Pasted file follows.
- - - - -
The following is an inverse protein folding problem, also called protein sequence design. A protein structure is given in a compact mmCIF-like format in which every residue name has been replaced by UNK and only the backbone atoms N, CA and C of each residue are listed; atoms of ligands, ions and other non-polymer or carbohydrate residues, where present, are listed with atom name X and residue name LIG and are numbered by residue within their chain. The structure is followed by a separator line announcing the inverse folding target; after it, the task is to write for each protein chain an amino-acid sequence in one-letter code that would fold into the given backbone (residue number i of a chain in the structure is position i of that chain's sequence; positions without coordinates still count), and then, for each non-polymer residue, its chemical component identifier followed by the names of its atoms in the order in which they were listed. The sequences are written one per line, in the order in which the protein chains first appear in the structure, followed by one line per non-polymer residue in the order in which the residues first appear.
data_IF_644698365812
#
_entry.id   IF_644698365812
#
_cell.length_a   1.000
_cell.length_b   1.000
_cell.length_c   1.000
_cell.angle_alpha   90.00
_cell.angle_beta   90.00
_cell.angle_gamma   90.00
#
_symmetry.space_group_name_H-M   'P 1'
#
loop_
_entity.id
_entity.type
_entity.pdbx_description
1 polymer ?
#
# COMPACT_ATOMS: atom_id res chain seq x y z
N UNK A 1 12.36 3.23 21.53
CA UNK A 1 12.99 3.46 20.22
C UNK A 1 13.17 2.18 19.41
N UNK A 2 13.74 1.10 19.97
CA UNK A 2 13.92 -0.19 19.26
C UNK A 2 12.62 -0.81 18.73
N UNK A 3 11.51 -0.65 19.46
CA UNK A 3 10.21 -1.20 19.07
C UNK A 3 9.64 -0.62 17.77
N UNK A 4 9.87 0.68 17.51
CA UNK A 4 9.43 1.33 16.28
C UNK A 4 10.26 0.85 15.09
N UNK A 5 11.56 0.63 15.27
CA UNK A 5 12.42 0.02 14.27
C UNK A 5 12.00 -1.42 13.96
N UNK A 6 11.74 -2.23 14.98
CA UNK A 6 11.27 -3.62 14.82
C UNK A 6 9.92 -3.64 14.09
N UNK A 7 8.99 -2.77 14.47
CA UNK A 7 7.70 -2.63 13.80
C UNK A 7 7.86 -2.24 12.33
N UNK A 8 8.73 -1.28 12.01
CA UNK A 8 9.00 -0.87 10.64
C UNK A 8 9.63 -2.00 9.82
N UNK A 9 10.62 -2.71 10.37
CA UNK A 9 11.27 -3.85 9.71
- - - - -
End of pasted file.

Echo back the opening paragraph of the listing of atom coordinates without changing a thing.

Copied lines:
The following is an inverse protein folding problem, also called protein sequence design. A protein structure is given in a compact mmCIF-like format in which every residue name has been replaced by UNK and only the backbone atoms N, CA and C of each residue are listed; atoms of ligands, ions and other non-polymer or carbohydrate residues, where present, are listed with atom name X and residue name LIG and are numbered by residue within their chain. The structure is followed by a separator line announcing the inverse folding target; after it, the task is to write for each protein chain an amino-acid sequence in one-letter code that would fold into the given backbone (residue number i of a chain in the structure is position i of that chain's sequence; positions without coordinates still count), and then, for each non-polymer residue, its chemical component identifier followed by the names of its atoms in the order in which they were listed. The sequences are written one per line, in the order in which the protein chains first appear in the structure, followed by one line per non-polymer residue in the order in which the residues first appear.